Statement on Motion

Motion ‘’That this Council support Jake’s Amendment and calls on the Minister for the Coroner’s Act to be amended so that a Coroner can return a verdict of iatrogenic which is medically induced suicide and we agree to write to the relevant minister.’’


On 20 March 2013, shortly after being prescribed the antidepressant, Prozac, 14 year old Jake McGill Lynch ended his own life using a firearm. Jake, who was diagnosed with Asperger’s syndrome, was given an antidepressant drug despite research stating that it has no benefit for children with Asperger’s syndrome and despite the emerging evidence of harm.

The coroner in Jake’s case rejected a suicide verdict for Jake. This was due to an email that Jake wrote 24 hours before he took his own life, through no fault of his own. He was writing to a friend and he conveyed his concerns about the medication he was taking, and that he was feeling worse because of it. He said he felt drugged out of his mind and was trying to suppress the bad feelings. Based on those words that were brought to the coroner’s attention, the coroner said that this child was not in his right mind and that he would not elaborate on the medication.

He asked Jake’s parents what verdict they would like, open or narrative. They chose an open verdict. None of the options suited. Their belief is that Jake was not in his right mind due to medication. Jake had no history or diagnosis of depression, suicide ideation or self-harm. That is confirmed by the prescribing psychiatrist.

Jake’s parents, Stephanie and John, work tirelessly to bring attention to this issue and to campaign for a change to the law.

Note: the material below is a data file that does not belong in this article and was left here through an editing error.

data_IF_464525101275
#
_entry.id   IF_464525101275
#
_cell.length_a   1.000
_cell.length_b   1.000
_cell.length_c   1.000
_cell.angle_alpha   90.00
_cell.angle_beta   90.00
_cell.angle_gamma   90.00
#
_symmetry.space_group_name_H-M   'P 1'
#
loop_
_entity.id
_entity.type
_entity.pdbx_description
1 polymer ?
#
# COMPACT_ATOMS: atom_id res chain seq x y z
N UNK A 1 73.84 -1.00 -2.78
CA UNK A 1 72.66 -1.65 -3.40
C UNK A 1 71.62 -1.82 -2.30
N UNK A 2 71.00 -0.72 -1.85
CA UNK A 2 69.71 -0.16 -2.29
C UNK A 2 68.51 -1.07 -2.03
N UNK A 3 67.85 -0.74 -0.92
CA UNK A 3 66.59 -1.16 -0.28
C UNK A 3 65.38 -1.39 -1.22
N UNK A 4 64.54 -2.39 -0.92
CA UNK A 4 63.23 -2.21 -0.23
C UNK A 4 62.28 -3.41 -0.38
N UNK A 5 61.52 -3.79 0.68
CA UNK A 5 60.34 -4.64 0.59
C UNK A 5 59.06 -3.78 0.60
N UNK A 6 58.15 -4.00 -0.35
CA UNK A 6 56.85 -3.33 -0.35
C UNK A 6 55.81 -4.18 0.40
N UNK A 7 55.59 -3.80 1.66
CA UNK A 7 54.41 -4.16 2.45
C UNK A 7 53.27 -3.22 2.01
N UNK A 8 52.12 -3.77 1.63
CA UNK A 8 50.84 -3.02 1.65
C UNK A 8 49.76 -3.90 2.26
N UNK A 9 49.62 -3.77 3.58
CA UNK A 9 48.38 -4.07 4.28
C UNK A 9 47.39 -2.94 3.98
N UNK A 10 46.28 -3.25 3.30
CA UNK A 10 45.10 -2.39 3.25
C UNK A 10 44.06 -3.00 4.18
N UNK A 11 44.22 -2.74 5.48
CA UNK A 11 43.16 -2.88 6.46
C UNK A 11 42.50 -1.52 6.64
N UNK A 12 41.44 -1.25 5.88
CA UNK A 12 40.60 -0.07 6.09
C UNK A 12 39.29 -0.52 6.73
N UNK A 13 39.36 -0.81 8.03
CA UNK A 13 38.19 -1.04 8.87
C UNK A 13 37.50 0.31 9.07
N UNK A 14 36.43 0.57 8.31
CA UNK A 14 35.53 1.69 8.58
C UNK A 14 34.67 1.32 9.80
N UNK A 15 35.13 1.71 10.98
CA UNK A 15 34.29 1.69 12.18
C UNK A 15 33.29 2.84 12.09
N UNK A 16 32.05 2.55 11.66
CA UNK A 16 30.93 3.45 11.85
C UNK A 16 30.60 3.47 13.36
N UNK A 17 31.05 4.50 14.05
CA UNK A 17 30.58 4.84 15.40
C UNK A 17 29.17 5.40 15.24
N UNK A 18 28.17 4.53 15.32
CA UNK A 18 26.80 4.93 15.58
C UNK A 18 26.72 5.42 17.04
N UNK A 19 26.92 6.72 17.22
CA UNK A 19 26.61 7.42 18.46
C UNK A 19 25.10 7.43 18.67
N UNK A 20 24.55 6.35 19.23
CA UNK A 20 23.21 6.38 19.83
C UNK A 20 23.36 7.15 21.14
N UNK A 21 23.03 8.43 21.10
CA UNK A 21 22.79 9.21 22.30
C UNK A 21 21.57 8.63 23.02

Their request is simple. They want the Coroners Act to be amended in order that a coroner can return a verdict of iatrogenic – medically induced – suicide where such is the case. Of course, the coroner will take into consideration the evidence before him or her. This option should be available. It is an issue that must be highlighted. A verdict of suicide, returned in accordance with the provisions of the 1962 Act, must be differentiated from a verdict of iatrogenic suicide. By definition, this type of suicide is the ending of one’s own life where the effect of medical treatment undertaken by the deceased, including any prescribed medication, is the primary cause of such an action.

Over ten years ago, warnings first began that children in particular needed to be closely monitored when put on certain drugs. Evidence from many sources confirms that some medications can cause or exacerbate a wide range of abnormal mental and behavioural conditions. … Each of these reactions can worsen the individual’s mental condition and can result in suicidality.

It is wholly the responsibility of medical professionals, scientists and the Department of Health to advise, monitor and manage health care. The intention of this amending legislation is simply to give this real issue the place it rightly deserves within our legislative process, from the perspective of justice and the reporting of correct cause of death.

The World Health Organization states that countries “need to know how many people are born and die each year – and the main causes of their deaths – in order to have well-functioning health systems”.

As the scientific evidence for the link between some medications and suicidal tendencies grows, countries will need to legislate for this. Ireland has a chance to be quick off the mark in being an example in this regard.

The amended version of the 2007 Bill should contain a comprehensive list of verdicts open for a coroner or a jury, as the case may be, to return.